Cynthia Goodman is museum director, curator, multimedia producer and author, with an international reputation for pioneering the implementation of new technologies in both corporate and museum exhibits. Former Director of the IBM Gallery of Science and Art, New York, where she organized the landmark Computers and Art exhibition, her accompanying publication, Digital Visions: Computers and Art, serves as a textbook in the field. Recently, Goodman was Co-Director with Nam June Paik of the InfoART Pavilion at the Kwangju Biennale in Korea, an international exhibition that showcased the top artists in the multimedia art field. Her recent publications include the widely acclaimed and exhibited CD-ROM, InfoART: The Digital Frontier from Video to Virtual Reality, produced at Rutt Video Interactive, NY. Also active in museum automation, she participated in the John Paul Getty Trust Museum Prototype Project and was based at the Guggenheim Museum, N.Y.
Goodman has acted as advisor to corporations including IBM, Polaroid, and Time Warner. Appointed Fellow at the Center for Advanced Visual Studies, Massachusetts Institute of Technology, she was Director of Arttransition '90, an international conference on art, science and technology. She was also one of the Directors of Artec '91 in Japan, the first international biennial of art and technology. She has served as Juror for the annual SIGGRAPH art show and was recently on the Advisory Committee for Women and the Art of Multimedia, an international conference at the National Museum of Women in the Arts, Washington, D.C.
She has organized and installed exhibitions for numerous institutions including The Metropolitan Museum of Art, New York; the Whitney Museum of American Art, New York; the IBM Gallery of Science and Art; the Contemporary Arts Center, Cincinnati, OH; the Everson Museum of Art, Syracuse, NY; the National Building Museum, Washington, D.C.; and the Centre Georges Pompidou, Paris, France. In addition, she has lectured widely at numerous museums, universities and conferences including The Metropolitan Museum, the Whitney Museum, the Hirshhorn Museum and Sculpture Garden, the Everson Museum, the Massachusetts Institute of Technology, New York University, Mt. Holyoke College, Columbia University, the College Art Association, SIGGRAPH and NCGA.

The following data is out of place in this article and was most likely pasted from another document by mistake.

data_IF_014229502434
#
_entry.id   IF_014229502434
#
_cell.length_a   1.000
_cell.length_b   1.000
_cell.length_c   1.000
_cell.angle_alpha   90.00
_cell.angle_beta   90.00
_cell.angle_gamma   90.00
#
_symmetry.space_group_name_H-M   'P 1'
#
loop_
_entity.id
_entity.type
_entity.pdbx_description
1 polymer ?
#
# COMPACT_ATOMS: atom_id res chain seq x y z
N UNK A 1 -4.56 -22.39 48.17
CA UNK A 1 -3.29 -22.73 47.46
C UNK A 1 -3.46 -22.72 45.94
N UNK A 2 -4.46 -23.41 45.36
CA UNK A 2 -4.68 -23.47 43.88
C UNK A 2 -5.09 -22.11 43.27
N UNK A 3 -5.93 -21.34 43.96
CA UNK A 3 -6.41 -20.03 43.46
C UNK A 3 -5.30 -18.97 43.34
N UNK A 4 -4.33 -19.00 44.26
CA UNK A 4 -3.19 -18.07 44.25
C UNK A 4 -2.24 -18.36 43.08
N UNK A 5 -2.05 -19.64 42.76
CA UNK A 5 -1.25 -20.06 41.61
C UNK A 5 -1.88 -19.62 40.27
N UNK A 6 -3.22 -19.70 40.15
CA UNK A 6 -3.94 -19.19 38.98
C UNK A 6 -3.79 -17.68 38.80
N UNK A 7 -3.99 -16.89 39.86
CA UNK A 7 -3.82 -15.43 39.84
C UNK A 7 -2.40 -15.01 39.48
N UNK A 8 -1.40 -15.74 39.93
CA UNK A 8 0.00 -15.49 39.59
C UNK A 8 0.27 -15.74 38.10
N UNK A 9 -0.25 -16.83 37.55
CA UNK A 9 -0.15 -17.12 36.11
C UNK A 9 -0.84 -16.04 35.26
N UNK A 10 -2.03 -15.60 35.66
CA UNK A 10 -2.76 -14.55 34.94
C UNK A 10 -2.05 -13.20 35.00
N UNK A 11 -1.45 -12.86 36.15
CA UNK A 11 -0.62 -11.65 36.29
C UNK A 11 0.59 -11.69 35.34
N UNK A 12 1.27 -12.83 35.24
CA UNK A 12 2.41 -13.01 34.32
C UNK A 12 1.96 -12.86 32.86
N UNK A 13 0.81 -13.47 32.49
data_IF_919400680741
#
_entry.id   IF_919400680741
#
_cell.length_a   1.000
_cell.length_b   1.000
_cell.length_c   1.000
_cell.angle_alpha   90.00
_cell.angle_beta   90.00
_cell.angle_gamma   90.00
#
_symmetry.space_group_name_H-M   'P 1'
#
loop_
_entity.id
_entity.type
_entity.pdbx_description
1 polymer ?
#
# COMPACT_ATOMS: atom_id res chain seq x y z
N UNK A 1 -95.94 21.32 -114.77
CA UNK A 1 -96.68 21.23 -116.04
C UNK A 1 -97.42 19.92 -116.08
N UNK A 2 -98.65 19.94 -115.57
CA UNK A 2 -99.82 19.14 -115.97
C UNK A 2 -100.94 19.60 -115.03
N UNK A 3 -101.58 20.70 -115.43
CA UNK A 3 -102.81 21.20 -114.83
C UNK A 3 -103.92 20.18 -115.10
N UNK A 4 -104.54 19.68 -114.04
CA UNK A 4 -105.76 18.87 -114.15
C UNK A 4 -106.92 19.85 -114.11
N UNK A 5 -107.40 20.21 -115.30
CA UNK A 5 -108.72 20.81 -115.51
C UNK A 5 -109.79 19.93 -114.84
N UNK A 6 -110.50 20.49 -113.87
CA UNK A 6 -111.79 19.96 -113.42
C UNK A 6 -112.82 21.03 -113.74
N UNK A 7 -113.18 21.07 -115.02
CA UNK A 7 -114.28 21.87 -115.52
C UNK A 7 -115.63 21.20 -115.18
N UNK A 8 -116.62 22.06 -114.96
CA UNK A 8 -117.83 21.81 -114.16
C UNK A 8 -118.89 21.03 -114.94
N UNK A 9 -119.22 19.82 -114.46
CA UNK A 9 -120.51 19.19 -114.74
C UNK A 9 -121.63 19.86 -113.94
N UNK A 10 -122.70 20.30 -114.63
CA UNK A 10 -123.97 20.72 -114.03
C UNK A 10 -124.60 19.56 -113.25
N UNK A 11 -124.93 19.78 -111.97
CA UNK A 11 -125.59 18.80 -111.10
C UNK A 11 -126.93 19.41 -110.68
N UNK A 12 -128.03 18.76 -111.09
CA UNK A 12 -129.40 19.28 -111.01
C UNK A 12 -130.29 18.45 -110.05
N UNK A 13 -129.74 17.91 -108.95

Cynthia Goodman received her Ph.D. in Art History from the University of Pennsylvania. She has written numerous books, exhibition catalogs, and magazine articles. These include Hans Hofmann as Teacher: Drawings by His Students, Metropolitan Museum of Art, 1979; Hans Hofmann, Abbeville Press, 1986; "The Digital Revolution: Art in the Computer Age", College Art Journal, 1990; Thomas Shannon, Contemporary Arts Center, 1993; InfoART, Sam Shin GaK, 1995; "Virtual Lascaux" in 21C, 1996.
Her recent publications include: "Art and Technology: The Ineluctable Liaison," in Art @ Science, Springer Verlag, 1997; "Capturing the Elusive Interactive Artwork Via CD-ROM," in Selected Papers, La Louvre, Archives and Museum Informatics, 1997; and "Adventures in a Virtual Wonderland: The Interactive Universe of Christa Sommerer and Laurent Mignonneau," in The Electronic Space, Kunsthalle, Bonn, 1997.
Dr. Goodman has received extensive press coverage in both print (New York Times, The Wall Street Journal, Newsweek and Wired) and electronic media (The Today Show, Improvisations on Channel 13 and the Joe Franklin Show).